Features





Entrepreneurial Vue: Tim Richards reflects on early days and moving forward

June 21, 2013

-By Andreas Fuchs


filmjournal/photos/stylus/1379078-Vue_Entrepreneur_Md.jpg
“I come from a third generation of entrepreneurs in my family. So I had always wanted to do something entrepreneurial,” Tim Richards says of his departure from his executive position at the international cinema division of Warner Bros. in August 1998. Never mind that “our company was described as a ‘non-core asset’ in Time Warner’s annual report,” he can add with a laugh today. “That’s never a good thing to hear for any company or any corporate division.”

That decision was a good one, however, and led him to founding SBC International Cinemas in late 1998 and—in a later turn of exhibition history that brought him back into business with his former employer—guided Richards in the creation of Vue Entertainment. While most entrepreneurs “speak about their ‘Eureka’ moment,” going out into the global exhibition business was for Richards “a combination of a number of different factors” instead.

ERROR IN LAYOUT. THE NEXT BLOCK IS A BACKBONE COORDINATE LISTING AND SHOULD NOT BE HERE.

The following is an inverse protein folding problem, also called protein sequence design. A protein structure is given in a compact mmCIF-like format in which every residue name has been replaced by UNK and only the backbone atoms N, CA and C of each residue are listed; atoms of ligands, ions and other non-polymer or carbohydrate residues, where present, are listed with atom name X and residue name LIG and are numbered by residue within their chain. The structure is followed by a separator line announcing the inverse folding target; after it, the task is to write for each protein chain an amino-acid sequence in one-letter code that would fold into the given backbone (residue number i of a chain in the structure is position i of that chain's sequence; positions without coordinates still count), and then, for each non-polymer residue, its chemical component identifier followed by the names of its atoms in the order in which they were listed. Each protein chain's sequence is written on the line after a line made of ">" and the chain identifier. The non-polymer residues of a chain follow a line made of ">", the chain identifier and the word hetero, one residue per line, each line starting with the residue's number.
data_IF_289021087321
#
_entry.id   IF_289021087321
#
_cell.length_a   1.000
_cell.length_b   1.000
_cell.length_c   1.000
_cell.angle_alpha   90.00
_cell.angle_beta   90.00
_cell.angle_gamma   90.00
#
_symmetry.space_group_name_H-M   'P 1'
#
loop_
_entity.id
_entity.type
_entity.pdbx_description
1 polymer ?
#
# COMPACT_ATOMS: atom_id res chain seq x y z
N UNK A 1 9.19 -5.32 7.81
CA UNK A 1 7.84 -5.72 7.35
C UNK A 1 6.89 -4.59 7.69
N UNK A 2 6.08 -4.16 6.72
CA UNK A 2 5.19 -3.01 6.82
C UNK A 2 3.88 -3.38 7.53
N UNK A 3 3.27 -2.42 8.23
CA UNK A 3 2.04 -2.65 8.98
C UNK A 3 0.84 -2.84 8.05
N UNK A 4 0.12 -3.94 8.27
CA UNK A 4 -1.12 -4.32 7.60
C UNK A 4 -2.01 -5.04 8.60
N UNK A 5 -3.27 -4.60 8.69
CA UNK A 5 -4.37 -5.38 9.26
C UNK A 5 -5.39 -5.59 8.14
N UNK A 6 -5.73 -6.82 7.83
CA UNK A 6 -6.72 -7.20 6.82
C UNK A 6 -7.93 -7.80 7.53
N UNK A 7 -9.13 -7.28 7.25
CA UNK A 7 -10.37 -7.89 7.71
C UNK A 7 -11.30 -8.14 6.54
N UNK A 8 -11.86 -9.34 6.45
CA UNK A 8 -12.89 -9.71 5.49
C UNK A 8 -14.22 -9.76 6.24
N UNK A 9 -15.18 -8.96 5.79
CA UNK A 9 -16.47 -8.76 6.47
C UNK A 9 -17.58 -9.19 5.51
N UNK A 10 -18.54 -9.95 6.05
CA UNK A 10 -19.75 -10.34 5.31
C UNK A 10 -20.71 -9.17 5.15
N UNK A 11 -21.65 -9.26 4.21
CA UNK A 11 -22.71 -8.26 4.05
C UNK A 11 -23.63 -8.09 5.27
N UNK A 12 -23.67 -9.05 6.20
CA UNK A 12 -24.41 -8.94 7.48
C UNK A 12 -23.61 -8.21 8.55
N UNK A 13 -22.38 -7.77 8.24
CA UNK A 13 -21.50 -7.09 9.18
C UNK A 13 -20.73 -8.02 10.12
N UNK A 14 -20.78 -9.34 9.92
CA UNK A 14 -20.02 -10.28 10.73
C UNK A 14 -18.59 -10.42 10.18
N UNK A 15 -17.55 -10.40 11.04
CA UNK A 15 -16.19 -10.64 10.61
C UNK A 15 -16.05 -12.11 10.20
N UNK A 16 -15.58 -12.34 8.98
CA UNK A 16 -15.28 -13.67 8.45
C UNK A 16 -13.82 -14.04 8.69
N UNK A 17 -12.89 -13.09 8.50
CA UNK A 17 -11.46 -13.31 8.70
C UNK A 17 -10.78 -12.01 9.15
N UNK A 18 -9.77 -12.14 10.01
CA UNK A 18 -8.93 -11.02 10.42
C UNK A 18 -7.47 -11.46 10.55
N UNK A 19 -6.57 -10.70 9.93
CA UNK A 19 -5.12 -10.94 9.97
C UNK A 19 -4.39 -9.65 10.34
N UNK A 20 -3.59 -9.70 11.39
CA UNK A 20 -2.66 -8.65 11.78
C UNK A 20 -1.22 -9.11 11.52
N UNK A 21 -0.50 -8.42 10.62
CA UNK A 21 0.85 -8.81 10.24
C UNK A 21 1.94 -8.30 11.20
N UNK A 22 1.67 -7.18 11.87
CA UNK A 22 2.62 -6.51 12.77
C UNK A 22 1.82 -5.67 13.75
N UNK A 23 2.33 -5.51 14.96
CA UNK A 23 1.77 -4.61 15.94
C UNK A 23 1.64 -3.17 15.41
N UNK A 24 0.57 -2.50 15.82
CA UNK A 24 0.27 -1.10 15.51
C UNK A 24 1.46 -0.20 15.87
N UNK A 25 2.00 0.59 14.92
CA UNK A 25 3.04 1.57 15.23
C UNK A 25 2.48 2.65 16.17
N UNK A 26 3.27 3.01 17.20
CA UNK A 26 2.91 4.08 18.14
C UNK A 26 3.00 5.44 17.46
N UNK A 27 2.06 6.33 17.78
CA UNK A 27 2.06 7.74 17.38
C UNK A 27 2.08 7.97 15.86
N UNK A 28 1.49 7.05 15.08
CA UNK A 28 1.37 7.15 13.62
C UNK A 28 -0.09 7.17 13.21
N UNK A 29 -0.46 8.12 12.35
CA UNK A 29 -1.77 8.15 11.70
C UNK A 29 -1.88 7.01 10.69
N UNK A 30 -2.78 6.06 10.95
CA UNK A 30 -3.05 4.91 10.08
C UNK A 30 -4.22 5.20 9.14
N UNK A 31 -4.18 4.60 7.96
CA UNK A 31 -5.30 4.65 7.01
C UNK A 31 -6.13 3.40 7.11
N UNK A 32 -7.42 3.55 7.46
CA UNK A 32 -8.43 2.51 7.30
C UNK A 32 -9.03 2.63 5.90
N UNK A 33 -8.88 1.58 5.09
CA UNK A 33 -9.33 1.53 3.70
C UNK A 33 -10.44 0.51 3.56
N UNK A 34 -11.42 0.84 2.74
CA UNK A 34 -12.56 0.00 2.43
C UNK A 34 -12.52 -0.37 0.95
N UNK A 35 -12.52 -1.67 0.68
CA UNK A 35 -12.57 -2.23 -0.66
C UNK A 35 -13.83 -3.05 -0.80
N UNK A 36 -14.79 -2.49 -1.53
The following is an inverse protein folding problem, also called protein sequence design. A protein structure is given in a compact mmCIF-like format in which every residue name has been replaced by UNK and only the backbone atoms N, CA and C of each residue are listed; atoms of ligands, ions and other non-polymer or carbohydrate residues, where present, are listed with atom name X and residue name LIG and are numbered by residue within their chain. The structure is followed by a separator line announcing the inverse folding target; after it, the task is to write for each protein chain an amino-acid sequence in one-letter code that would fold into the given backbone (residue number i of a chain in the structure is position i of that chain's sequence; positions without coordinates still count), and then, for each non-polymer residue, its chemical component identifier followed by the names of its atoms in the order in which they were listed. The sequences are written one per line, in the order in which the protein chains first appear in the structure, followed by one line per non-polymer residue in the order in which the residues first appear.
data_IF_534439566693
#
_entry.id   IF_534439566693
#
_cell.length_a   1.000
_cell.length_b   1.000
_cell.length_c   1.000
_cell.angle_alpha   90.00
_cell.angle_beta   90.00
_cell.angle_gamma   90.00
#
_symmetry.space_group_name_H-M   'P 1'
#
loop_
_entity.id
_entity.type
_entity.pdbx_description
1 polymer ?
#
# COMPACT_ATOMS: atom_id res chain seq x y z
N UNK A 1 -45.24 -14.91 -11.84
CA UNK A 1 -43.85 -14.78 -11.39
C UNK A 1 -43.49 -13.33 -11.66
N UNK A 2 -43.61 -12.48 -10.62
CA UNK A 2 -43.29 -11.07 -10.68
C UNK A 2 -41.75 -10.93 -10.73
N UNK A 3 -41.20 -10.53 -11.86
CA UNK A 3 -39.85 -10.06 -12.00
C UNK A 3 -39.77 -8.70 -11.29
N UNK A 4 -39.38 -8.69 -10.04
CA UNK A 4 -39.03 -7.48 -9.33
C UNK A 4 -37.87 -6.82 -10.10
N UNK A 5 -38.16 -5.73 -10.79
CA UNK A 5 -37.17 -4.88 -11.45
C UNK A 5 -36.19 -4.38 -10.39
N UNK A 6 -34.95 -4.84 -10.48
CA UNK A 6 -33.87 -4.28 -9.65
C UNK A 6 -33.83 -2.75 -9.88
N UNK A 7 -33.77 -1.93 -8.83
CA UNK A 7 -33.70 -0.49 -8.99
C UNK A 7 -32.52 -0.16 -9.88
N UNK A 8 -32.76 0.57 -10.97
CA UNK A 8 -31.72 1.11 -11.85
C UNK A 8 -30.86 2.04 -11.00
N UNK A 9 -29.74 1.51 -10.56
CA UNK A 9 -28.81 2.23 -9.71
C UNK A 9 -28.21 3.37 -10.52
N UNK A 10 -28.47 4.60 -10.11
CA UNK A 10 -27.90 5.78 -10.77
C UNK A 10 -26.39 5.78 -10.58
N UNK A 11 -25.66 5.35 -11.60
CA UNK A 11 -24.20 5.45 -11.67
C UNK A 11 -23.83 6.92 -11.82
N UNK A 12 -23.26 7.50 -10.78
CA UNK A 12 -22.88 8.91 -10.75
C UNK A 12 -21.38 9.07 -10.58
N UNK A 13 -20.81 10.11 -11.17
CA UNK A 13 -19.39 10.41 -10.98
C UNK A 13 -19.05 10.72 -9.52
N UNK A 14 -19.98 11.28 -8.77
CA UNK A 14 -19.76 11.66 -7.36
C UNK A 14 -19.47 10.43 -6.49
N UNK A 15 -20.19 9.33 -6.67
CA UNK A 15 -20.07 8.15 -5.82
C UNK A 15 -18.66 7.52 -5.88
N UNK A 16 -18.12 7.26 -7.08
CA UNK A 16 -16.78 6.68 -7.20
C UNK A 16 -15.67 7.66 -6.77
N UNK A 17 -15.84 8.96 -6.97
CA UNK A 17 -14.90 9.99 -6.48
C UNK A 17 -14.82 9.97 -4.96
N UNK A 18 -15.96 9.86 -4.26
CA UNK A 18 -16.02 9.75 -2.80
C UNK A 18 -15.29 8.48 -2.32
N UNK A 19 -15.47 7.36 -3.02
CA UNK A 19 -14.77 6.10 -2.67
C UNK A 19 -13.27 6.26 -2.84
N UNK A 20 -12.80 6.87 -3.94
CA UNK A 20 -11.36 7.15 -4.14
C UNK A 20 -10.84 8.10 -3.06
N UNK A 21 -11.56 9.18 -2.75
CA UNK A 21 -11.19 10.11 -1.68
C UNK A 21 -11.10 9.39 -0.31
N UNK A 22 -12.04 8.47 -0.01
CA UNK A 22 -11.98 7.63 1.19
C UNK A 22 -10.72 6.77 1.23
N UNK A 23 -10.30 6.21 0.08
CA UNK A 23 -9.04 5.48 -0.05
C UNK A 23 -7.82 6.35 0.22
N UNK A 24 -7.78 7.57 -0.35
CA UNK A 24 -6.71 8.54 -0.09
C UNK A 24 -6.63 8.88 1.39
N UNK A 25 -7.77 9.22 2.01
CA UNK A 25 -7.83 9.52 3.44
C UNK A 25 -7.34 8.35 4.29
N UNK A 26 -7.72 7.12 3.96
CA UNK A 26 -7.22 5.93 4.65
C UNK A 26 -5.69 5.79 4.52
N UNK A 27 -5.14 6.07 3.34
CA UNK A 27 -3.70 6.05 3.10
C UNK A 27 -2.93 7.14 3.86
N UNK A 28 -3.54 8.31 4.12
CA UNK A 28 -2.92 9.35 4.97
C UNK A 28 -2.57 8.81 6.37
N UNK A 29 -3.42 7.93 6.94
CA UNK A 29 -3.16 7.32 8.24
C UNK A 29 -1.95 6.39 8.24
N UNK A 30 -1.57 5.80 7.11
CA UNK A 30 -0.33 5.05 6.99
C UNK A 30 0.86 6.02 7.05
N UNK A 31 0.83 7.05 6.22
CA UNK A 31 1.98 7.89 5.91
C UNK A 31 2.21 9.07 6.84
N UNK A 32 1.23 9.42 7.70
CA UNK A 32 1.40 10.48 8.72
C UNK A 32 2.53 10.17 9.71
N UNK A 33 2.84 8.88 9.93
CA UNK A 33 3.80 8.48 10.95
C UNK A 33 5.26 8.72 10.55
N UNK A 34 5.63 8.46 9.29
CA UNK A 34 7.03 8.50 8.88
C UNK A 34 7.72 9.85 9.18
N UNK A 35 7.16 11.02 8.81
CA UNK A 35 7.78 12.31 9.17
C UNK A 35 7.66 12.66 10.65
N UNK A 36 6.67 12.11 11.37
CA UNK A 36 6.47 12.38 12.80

One was his belief that “I could build the same quality or better cinema for a fraction of the price. I looked at what was being spent on overhead and on the cinemas and thought I could do it for [much less].” At the same time, he also had a “hard look at what was being built around the world. I thought too many cinemas were designed to cater to one very specific age group at the time…typically for a much younger audience.” The multiplexes of that era had more of a “nightclub feel with loud music and flashing lights,” he observed. “We were alienating a large part of our potential market.” Richards goes on to name the aging baby boomers in particular. “We wanted to try and build cinemas that were a lot more accessible to a much broader demographic group.” Thirdly, from a personal perspective, it felt like the right time to move on as well. “After six years of living in Los Angeles,” he says, “my wife’s bags were packed to move back to London!”